Quiet Donor Makes Bold Move

As a child growing up in Ohio and Michigan, Paula Bowker felt connected to the earth and had an intense interest in the environment. She feels that she is a product of both nature and nurture, and the influence of two grade school teachers who placed emphasis on the natural sciences. "I was a little wood Nymph," Paula says with a laugh. "Playing in the dirt, running through mud puddles, spending quiet time with trees and ferns gave me a great pleasure, despite my poor mother's protest."

Those interests continue to grow as she matured, and backpacking and camping replaced her childhood pastimes. Those activities also brought her in contact with clear-cut woods and other signs of peoples' lack of respect for the land. Paula was then living in Atlanta, where sprawl, pollution, and overcrowding of city life eventually became too much for her to bear.

A career civil servant, Paula now resides in the wooded foothills of North Georgia, an area that reminds her a bit of her childhood in Michigan. Though she still roams the woodlands around her home, she also enjoys venturing abroad, where she usually takes extended walking tours through the countryside. She says, "I was always proud to be a civil servant, but in the past 5 years my pride has changed to embarrassment, and I am deeply disturbed by all of the damage being inflicted on decades of environmental protection statutes."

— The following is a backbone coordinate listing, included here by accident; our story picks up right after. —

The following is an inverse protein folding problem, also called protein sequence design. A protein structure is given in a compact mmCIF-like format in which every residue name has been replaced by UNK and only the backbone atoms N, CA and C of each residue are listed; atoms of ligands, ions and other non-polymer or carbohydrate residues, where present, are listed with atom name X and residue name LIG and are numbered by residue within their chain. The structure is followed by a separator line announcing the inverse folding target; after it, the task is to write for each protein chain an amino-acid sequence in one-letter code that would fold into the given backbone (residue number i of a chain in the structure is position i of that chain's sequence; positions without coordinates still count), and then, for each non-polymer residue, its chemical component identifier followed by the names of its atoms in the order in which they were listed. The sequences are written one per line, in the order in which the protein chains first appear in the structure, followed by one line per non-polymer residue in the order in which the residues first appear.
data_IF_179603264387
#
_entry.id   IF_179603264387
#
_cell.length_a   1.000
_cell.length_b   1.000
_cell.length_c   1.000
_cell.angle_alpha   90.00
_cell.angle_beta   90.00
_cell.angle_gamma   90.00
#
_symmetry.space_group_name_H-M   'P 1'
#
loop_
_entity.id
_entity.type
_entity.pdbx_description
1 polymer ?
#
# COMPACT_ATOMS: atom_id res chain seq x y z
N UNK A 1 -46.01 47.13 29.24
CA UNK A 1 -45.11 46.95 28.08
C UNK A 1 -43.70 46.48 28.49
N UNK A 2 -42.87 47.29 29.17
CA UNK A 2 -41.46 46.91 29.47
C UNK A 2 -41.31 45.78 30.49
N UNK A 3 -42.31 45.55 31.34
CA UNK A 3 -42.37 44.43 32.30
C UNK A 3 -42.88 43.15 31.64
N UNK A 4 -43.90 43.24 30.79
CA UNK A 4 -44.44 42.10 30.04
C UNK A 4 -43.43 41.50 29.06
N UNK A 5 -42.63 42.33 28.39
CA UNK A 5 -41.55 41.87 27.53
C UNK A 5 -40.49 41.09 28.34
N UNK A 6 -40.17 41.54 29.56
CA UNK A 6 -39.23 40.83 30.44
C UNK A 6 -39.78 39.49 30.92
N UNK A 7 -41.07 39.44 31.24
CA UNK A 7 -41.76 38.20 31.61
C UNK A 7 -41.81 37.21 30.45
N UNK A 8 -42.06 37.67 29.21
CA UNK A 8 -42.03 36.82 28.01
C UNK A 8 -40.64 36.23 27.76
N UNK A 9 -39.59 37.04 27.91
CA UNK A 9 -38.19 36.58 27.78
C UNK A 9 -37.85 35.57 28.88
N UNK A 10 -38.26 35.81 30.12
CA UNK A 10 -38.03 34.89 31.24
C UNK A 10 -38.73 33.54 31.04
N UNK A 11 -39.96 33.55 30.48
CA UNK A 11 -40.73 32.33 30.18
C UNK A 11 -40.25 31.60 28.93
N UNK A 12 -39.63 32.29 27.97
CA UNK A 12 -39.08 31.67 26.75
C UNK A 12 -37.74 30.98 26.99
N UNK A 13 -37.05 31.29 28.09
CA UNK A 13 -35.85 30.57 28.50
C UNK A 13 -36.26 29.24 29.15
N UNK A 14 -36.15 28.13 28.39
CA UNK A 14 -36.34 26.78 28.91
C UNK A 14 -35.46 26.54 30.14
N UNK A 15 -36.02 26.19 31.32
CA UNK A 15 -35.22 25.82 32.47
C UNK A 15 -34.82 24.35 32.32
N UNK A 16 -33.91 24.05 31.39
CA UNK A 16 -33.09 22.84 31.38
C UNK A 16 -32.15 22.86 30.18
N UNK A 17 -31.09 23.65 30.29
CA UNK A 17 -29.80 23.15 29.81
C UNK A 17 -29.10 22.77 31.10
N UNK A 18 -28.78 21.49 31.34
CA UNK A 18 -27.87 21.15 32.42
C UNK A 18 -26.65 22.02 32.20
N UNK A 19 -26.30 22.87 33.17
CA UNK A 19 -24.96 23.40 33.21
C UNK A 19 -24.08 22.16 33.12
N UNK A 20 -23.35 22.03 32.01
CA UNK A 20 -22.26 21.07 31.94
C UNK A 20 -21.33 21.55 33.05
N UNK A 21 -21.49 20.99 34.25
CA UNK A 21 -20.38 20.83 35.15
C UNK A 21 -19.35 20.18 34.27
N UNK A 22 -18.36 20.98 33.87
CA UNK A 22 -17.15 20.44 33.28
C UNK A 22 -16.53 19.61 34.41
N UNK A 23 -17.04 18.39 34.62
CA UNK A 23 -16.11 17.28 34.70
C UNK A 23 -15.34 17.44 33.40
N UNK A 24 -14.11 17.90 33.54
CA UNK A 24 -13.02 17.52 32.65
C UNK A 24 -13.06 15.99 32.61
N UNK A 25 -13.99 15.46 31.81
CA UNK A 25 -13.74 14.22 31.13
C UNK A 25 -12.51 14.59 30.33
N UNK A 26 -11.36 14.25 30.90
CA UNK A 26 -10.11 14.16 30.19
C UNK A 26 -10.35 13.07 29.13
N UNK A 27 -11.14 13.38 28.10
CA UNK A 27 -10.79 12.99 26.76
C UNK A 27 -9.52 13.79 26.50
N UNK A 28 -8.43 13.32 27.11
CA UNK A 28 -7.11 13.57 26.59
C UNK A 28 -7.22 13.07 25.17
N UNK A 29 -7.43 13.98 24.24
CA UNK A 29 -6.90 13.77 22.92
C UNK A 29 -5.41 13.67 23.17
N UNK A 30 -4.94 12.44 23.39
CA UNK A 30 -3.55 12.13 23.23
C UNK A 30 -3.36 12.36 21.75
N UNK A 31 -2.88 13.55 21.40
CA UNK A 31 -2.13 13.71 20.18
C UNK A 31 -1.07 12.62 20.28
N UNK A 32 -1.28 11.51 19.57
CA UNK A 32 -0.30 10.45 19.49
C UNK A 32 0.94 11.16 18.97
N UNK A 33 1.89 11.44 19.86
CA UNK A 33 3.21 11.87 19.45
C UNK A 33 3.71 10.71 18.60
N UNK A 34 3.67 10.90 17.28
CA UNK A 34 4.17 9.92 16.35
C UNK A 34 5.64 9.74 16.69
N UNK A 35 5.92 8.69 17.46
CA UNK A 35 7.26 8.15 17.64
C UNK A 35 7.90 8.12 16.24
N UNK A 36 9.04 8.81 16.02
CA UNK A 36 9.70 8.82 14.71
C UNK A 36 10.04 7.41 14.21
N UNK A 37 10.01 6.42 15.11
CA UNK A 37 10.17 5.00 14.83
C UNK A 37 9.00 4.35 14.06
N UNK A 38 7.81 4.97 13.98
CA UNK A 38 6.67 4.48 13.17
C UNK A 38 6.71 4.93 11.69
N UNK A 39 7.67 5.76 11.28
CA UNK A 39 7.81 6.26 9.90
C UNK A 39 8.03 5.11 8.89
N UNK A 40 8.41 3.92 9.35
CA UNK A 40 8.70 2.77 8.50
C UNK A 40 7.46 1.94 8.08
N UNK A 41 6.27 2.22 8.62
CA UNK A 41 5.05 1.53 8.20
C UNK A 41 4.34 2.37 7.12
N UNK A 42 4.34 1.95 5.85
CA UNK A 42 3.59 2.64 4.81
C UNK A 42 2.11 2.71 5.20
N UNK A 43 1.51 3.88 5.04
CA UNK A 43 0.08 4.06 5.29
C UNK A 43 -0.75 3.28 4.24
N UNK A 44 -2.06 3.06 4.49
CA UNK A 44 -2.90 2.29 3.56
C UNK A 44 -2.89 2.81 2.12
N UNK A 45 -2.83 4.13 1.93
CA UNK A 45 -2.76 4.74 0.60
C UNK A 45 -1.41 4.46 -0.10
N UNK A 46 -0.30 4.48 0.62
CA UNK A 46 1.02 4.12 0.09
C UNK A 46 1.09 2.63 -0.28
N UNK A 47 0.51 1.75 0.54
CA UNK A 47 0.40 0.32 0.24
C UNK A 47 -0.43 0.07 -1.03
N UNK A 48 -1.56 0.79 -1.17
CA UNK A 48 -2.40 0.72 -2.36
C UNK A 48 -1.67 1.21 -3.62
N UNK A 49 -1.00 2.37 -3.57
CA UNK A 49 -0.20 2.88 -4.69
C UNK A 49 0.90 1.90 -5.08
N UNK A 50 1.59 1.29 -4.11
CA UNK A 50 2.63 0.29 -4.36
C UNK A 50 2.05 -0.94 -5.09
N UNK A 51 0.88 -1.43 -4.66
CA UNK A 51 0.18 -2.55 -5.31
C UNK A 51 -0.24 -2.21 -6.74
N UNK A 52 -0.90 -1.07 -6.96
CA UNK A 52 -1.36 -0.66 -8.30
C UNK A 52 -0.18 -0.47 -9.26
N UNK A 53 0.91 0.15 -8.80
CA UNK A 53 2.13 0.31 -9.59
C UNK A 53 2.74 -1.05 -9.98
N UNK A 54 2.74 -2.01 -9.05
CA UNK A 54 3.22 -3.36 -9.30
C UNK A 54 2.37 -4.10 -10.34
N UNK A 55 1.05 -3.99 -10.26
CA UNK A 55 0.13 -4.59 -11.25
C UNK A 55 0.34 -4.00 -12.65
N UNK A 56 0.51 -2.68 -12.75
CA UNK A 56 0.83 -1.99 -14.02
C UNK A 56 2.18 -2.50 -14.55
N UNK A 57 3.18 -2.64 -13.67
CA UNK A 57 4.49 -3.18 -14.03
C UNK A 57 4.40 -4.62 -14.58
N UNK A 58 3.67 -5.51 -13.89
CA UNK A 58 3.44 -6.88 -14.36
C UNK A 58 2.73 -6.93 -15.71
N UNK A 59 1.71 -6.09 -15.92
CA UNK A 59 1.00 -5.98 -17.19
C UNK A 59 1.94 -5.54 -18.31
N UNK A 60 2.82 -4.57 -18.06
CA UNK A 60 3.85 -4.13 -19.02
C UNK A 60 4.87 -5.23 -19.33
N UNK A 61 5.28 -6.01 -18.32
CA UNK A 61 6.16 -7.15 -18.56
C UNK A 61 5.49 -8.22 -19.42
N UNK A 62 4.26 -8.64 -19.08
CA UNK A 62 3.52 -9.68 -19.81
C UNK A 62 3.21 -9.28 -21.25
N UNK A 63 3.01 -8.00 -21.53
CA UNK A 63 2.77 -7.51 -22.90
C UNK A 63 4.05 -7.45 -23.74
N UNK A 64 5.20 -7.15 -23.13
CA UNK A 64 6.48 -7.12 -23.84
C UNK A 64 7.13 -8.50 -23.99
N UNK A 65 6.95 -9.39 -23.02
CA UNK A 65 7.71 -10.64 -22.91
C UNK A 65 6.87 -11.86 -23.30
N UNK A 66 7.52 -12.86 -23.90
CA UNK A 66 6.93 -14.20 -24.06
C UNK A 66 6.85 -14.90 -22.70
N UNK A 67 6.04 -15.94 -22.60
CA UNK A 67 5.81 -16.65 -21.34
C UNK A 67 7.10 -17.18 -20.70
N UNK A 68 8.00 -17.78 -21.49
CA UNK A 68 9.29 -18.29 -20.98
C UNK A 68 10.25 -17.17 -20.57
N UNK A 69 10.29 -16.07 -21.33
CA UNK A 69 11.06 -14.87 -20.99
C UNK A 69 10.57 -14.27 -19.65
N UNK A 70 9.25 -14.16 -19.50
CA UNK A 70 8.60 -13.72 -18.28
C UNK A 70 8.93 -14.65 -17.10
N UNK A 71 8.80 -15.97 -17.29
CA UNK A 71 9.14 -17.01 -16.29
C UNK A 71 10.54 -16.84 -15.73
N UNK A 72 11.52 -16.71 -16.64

Paula admits to being a generally reserved and soft-spoken person, which is one reason she has chosen to support Greenpeace throughout much of her life. "Greenpeace front-liners are brave and bold and often do dynamic things, which I think you need in order to get people's attention. Sometimes I envision myself as a little old lady in white sneakers, chained to a tree in protest of some wrongdoing or injustice, but I lack the courage to do that kind of thing. I commend those who act on our behalf."

Paula consulted with her attorney a few years ago about way to continue to support Greenpeace and her other charitable interests after her lifetime. With no children to provide for, she decided to make Greenpeace one of her beneficiaries of the residue of her retirement plan as a legacy to the planet.

"I would like to think that our species is evolved enough to fix the problems that we have created in the environment," says Paula, "If not, I want to help make sure Greenpeace will always be around to act as mankind's conscience and the Earth's steward."

Greenpeace Fund
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Washington, DC 20001
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